Maputo — The Mozambican Interior Minister, Arsénia Massingue, has demanded humanized, organized and quick provision of services in the National Immigration Service (SENAMI), free from corruption.
'We cannot be satisfied with long lines of citizens waiting to be attended to", she said, during the swearing-in ceremony of the new Director-General of SENAMI, Fulgencio Seda, and his deputy, Silvia Maholela.
The minister urged the new management of SENAMI to invest in continuous training of its staff, taking into account the technological advances that must be accompanied for the effective and efficient execution of its work.
Terrorism requires from SENAMI, according to Massingue, increasingly proactive measures in fulfilling its mission, rebutting the existence of unofficial crossing points for illicit entry inro the country.
"Immigration agents must be zealous and forceful in the inspection of foreigners and guarantee the existence of a database with systematized and updated information about who they are, where they are, and what they are doing in the country", explained the minister.
In addition to checking the identity of each individual who crosses Mozambican borders, the Minister also called on the agents to improve internal coordination with other areas of the Ministry of the Interior, aware that each of them contributes to the consolidation of internal security.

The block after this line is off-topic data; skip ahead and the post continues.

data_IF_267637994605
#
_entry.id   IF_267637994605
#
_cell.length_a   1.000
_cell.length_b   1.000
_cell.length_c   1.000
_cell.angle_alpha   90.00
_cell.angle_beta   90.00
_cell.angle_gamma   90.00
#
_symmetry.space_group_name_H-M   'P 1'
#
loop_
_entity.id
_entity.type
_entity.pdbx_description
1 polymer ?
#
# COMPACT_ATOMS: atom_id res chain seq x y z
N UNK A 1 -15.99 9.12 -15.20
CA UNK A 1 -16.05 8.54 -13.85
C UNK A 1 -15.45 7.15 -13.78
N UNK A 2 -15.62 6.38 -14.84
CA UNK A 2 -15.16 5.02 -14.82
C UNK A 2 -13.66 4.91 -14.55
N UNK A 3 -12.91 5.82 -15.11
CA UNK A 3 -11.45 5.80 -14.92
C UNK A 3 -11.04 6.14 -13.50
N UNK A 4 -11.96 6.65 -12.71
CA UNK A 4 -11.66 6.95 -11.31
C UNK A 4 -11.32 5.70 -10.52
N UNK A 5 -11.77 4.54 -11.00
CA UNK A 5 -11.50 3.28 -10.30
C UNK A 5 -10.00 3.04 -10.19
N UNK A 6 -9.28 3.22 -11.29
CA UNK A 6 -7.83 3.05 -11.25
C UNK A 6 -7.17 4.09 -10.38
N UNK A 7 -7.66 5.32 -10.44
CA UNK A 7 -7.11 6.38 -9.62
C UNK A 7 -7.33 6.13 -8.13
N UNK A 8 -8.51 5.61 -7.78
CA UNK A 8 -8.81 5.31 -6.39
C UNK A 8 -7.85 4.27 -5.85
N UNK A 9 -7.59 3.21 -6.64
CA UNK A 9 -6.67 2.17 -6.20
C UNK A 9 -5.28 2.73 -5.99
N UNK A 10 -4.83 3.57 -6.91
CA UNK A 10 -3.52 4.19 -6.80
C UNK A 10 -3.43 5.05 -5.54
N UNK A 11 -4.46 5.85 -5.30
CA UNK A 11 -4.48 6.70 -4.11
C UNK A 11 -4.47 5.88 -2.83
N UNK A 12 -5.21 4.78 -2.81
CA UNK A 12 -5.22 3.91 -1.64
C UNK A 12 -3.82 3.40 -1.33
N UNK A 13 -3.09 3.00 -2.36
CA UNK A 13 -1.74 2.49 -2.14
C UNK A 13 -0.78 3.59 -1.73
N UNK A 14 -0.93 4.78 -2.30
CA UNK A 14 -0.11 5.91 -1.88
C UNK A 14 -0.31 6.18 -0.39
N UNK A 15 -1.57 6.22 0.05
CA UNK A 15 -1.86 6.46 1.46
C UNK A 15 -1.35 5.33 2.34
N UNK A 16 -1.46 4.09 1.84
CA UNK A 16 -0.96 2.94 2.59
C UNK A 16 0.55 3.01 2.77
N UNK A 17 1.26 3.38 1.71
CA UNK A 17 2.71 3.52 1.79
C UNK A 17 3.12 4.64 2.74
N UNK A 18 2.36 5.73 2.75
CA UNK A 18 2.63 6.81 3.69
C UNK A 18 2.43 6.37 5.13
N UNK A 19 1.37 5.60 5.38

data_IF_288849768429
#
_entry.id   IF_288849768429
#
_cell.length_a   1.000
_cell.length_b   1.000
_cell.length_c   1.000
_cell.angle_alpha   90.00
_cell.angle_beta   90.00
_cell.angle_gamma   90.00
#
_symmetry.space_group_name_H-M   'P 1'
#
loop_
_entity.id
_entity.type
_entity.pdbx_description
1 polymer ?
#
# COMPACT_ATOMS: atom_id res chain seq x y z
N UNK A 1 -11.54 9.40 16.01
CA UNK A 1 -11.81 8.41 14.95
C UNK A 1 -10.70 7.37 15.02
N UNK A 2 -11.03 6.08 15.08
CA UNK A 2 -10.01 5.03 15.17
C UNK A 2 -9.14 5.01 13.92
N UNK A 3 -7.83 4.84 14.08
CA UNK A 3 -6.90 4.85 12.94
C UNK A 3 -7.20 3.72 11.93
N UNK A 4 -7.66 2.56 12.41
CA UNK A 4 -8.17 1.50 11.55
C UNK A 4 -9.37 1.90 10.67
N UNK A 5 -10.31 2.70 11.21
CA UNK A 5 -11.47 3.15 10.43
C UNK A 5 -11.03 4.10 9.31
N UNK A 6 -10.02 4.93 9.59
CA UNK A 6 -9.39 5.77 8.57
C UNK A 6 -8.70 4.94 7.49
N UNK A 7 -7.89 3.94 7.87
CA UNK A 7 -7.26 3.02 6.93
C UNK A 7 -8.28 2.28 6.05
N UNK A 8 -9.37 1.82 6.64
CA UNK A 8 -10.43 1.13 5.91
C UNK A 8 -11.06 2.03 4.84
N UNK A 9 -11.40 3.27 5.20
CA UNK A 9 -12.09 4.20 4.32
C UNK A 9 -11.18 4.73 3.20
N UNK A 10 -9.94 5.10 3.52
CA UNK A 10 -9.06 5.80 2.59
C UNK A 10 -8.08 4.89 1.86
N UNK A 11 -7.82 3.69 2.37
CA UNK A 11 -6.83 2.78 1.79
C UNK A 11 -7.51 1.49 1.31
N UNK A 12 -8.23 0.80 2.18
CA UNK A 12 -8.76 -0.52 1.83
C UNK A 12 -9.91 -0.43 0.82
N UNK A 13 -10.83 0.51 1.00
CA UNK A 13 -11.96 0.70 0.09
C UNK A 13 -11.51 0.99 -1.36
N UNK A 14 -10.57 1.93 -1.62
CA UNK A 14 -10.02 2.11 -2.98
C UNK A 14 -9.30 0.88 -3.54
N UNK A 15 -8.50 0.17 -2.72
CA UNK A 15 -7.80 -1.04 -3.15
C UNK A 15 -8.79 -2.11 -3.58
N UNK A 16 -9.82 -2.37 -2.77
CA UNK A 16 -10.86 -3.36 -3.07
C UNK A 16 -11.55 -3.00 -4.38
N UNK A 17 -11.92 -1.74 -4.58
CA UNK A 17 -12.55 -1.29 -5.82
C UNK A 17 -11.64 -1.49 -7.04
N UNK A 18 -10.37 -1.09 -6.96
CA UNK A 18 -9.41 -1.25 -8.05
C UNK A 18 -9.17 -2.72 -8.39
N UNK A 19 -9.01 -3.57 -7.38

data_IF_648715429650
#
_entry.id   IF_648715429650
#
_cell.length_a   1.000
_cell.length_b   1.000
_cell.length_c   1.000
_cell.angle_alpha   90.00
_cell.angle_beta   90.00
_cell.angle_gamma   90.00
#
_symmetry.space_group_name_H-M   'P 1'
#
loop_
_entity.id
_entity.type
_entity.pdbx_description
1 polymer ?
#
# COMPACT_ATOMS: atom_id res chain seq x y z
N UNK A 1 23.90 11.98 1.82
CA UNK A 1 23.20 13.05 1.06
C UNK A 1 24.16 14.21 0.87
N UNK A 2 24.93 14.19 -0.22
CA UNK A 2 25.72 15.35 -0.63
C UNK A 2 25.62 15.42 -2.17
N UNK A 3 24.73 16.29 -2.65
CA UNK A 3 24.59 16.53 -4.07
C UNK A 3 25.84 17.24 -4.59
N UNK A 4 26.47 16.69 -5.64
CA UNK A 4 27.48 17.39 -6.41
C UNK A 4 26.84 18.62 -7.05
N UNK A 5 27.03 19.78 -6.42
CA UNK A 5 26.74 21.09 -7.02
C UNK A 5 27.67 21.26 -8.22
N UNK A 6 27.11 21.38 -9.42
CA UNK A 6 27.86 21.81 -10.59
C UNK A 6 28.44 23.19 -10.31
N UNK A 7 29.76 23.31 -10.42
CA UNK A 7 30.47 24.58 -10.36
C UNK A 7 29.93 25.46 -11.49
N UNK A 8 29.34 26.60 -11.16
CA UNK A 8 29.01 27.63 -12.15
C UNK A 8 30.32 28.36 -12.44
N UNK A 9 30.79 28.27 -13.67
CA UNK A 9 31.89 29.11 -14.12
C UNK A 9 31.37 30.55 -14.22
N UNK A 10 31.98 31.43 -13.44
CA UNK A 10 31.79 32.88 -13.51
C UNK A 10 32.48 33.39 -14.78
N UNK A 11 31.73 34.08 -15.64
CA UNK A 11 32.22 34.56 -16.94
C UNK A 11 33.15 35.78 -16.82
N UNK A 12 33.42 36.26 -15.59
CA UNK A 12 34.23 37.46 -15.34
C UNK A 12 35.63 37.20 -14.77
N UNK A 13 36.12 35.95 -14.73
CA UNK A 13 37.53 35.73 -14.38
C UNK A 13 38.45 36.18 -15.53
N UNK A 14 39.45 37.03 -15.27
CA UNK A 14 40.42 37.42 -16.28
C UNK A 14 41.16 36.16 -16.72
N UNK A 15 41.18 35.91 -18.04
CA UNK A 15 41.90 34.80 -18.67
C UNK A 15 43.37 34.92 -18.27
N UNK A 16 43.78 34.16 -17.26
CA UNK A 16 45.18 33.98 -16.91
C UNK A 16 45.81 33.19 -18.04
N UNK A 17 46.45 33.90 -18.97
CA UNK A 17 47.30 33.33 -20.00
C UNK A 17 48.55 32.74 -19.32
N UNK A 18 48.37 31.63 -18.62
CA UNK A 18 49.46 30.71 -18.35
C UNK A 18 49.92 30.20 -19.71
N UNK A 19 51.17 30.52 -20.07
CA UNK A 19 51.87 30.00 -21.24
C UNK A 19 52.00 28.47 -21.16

'With coordination, we shall be in a position to confront evils that arise against our homeland, whose combat requires synergies between all the forces,' she said, stressing that the priority is to stop corruption and eliminate the infiltrated agents of organized crime, who sabotage the efforts of honest officials.
"Therefore, with the knowledge and mastery that you have of SENAMI, we are confident that you will be able to continue successfully the process already started of modernizing this service", Massingue declared.
For his part, the new director-general of SENAMI said that corruption should be faced on a case-by-case basis, because it is necessary to identify the individuals who practice it.
In his brief contact with the press, Muti Seda stated that "by profiling every employee and agent of SENAMI, it will be easy to discover who is linked to corruption schemes in the institution."
"Corruption is a challenge that troubles the country in general; it is necessary that we find mechanisms within SENAMI to combat this evil", he said.